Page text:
The Disciple-Making Pastor
Published by Baker Books on October 1st 2007
Genres: Religion, Christian Ministry, Discipleship, Pastoral Resources, Leadership
Christ commanded the church to make disciples, to produce people who love and obey God, bear fruit, and live with joy. The crisis at the heart of the church is that we often pay lip service to making disciples, but we seldom put much effort behind doing it. For the pastor who is ready to put words into action, The Disciple-Making Pastor offers the inspiration and practical know-how to do so. Bill Hull shows pastors the obstacles they will face, what disciples really look like, the pastor's role in producing them, and the practices that lead to positive change. He also offers a six-step coaching process to help new disciples grow in commitment and obedience and practical ideas to integrate disciple making into the fabric of the church.
Why This Book?
Bill Hull has always been one of my favorite authors and teachers on discipleship. I don’t remember when I was introduced to his material. It may have been this book as I read it long ago.
I remember reviewing this book when I became a pastor as I had read it during my time as an associate. Many of the books on the shelves sell programs and methods, but this book spoke to the minister. Hull deals with the realities, expectations, difficulties, and joys of being a pastor. But what he does that many do not is that he expresses the frustrations he has encountered in churches resisting discipleship.
For example, Hull says, “Though the teaching that the pastor is to equip the saints for the work of the ministry is widespread and well known, it is rarely practiced.” (p. 47) He cites other issues like this including the corporation mentality when it comes to the pastorate which cripples pastors as much as the chaplaincy mentality.
But it is not all gloom and doom. He says on page 91, “The disciple-making pastor loves people so much that he will insist that all become disciples, because disciples’ lives count for something and are lives of joy. it is a tremendous calling to help people develop lives of joy.” I had once read that a leader does two things: clearly explains the reality of your situation and gives you hope. I believe this book accomplishes both tasks.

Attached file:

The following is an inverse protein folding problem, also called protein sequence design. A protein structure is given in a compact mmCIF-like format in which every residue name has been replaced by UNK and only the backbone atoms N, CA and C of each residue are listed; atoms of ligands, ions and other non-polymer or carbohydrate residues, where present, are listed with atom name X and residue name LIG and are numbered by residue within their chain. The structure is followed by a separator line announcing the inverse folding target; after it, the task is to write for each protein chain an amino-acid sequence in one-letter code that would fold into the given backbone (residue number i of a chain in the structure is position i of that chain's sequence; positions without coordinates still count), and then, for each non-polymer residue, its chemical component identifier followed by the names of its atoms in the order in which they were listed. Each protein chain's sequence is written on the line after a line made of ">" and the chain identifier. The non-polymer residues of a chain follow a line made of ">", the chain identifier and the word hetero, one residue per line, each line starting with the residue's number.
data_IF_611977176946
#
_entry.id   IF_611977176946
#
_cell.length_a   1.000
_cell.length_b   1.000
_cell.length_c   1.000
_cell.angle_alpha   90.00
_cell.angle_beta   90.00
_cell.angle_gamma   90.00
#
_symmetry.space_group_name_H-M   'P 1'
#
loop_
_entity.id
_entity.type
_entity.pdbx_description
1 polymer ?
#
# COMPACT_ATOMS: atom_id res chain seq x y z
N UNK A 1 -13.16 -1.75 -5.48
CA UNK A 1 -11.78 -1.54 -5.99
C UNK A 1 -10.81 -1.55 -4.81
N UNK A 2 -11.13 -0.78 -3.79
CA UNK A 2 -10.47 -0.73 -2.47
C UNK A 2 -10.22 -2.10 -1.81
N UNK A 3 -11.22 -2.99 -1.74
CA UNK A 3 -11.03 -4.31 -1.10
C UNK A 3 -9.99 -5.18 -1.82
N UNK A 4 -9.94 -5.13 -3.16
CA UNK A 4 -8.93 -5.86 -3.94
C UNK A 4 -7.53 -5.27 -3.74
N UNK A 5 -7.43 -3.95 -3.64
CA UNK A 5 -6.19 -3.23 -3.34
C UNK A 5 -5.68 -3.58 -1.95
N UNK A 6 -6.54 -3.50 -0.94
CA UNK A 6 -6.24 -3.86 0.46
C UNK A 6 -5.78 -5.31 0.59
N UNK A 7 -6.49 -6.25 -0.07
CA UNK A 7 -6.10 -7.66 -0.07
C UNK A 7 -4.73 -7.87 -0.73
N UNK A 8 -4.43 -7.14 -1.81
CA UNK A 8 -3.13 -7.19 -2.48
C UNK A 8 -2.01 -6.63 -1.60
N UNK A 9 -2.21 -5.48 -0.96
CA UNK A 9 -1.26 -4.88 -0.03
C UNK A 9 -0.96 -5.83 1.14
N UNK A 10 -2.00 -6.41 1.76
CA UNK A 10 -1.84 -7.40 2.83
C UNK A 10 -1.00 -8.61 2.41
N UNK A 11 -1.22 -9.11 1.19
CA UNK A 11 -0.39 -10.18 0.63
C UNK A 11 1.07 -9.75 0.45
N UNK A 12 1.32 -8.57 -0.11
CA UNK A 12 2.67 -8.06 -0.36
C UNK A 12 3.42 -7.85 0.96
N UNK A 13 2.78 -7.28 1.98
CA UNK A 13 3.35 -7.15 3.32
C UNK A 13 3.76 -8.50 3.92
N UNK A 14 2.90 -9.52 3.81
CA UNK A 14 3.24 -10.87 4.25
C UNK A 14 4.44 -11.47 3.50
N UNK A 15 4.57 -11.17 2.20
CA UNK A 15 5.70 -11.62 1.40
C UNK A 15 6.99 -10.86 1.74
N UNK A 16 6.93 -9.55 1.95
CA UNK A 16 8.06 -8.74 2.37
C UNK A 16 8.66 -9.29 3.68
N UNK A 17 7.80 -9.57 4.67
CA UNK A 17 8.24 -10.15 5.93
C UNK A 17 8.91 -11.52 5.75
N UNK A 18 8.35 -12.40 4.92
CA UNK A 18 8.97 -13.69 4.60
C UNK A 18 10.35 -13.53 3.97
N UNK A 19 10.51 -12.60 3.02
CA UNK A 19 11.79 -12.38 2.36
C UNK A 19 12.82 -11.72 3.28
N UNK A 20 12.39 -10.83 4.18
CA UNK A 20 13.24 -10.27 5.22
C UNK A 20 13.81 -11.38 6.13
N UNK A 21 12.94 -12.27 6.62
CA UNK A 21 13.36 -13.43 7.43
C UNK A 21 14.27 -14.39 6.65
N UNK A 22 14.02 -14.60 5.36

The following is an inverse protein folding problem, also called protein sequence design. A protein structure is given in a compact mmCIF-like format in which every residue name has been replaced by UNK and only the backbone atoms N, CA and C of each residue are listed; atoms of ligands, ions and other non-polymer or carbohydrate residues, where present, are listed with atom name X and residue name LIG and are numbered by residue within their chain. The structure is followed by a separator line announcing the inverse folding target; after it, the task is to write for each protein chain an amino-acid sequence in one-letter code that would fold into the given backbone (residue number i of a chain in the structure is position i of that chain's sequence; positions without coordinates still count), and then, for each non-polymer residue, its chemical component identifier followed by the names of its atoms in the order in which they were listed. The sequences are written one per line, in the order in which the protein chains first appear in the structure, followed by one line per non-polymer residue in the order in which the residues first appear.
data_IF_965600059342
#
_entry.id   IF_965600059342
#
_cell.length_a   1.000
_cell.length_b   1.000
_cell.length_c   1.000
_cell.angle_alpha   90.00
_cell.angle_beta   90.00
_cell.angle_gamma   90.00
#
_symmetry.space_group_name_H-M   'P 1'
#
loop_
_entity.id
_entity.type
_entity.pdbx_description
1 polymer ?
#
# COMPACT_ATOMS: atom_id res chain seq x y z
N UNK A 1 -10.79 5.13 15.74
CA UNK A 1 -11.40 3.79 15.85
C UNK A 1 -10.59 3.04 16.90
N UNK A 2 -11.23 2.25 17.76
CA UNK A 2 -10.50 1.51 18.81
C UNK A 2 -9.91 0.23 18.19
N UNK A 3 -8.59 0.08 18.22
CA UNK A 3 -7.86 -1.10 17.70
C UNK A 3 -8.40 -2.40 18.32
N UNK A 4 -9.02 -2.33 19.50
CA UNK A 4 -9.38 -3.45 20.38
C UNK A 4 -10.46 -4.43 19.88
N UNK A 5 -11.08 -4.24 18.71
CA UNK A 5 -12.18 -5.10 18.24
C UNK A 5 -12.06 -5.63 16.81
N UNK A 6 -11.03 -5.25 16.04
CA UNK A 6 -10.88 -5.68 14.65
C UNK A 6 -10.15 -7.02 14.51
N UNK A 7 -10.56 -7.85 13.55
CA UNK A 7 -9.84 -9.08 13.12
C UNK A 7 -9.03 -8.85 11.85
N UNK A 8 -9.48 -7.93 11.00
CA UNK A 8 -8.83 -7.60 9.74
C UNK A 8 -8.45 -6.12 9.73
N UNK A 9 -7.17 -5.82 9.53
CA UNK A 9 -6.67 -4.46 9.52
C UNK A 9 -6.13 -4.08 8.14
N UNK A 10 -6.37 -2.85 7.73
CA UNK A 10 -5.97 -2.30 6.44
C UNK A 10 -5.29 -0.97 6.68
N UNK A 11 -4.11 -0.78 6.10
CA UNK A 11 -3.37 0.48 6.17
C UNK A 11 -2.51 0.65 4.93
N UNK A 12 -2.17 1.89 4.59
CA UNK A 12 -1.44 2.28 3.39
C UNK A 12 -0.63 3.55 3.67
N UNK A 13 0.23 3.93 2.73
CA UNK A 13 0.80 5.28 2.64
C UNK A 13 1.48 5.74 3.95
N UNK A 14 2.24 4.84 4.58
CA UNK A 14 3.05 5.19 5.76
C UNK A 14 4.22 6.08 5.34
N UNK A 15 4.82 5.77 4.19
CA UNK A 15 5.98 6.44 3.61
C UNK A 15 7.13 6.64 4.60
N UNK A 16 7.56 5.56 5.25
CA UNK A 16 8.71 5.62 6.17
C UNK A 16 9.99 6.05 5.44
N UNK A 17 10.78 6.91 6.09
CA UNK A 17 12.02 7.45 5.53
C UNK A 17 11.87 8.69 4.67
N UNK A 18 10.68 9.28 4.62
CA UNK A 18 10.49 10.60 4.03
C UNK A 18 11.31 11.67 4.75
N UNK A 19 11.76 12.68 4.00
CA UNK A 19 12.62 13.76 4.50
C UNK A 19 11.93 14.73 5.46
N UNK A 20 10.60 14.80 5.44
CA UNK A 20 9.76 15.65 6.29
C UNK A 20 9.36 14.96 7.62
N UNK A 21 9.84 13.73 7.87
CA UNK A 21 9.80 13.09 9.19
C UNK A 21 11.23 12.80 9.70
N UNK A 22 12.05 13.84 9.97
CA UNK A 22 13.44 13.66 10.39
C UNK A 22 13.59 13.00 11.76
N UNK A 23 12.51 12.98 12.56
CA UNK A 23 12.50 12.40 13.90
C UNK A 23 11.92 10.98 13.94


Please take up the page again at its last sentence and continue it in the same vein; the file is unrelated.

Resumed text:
This book will shift paradigms not in a progressive sense to some nebulous future where we progress beyond the church Jesus made, but it shifts back to a reforming of the original ideas of discipleship. Church culture has drifted in a country with ease and prosperity such that people like Hull must rise up and tell us what is clearly in front of our faces in the Scriptures.
The book is very real about the struggles pastors face. This is not an ideological or devotional-feel-good read. He speaks hard truth to the point that the things he says are obviously true, but no one wants to say them publicly.
This book will challenge the pastor reading the book. It made me ashamed of myself. It made me joyful when I felt I had “gotten things right.” It made me ponder the truth and accuracy of his analysis and what his suggestions would look like in my context.
I definitely don’t agree with everything, but I find myself in deep need of reviewing this material.
Room for Improvement
I found myself putting the book down several times and having to step away for a while due to an increasing sense of dissatisfaction for wanting what he was offering without the idea of how to make that a reality in the life of my church. I was sad. I look at what he offered and wanted it badly in increasing measures.
This is a shortcoming because as real as he writes, I found myself needing more encouragement. As a book for pastors, it lacks the pastoral sympathy. I wouldn’t say that the book is discouraging, but on a spectrum of 1 being depressing and 10 being Barney and friends positive, Hull’s book rings in at about a 4.
As a pastor, I know what it sounds like when another pastor is talking from church hurt. I have no doubt in my mind by reading this book that Hull has had that church hurt. I’ve read other material of his, so I know some of the stories. But from a pastor who is looking for guidance and encouragement, this book could have offered a bit more in this area.
One other “issue” of the book isn’t so much about what he did wrong, but it’s about the nature of the topic itself. Hull writes to the pastor. His target audience is the one or few people in the church who stand behind the pulpit or stand as associates. Even as an associate, I found some of his material simply impossible to ever implement in my situation because I was not the Senior pastor of the church. However, it did give me perspective on the pastor and things I could suggest or ways I could help the church reach those kinds of goals.
Why You Should Read This Book
Hull has another book called “The Disciple-Making Church” that goes hand in hand with this book. Church members should read both (another review will be coming soon), because of the nature of the ministry. If someone asks, “Who is the minster at that church?” The answer should be, “we all are ministers, but we have a senior pastor if you would like to talk to him.” The saints are the ministers because they are the ones prepared for ministry. Hull explains how pastors can make that happen, and lay people need to know what this looks like so they can let the pastor do what only the pastor can do. Too often, as Hull points out, pastors spend all their time doing as a professional what lay people could do equally well. A pastor is not called and paid so that the people can sit back. This book helps provide the biblical image of a disciple-making pastor that churches should not just understand, but should support and expect from the vocational ministers in their midst.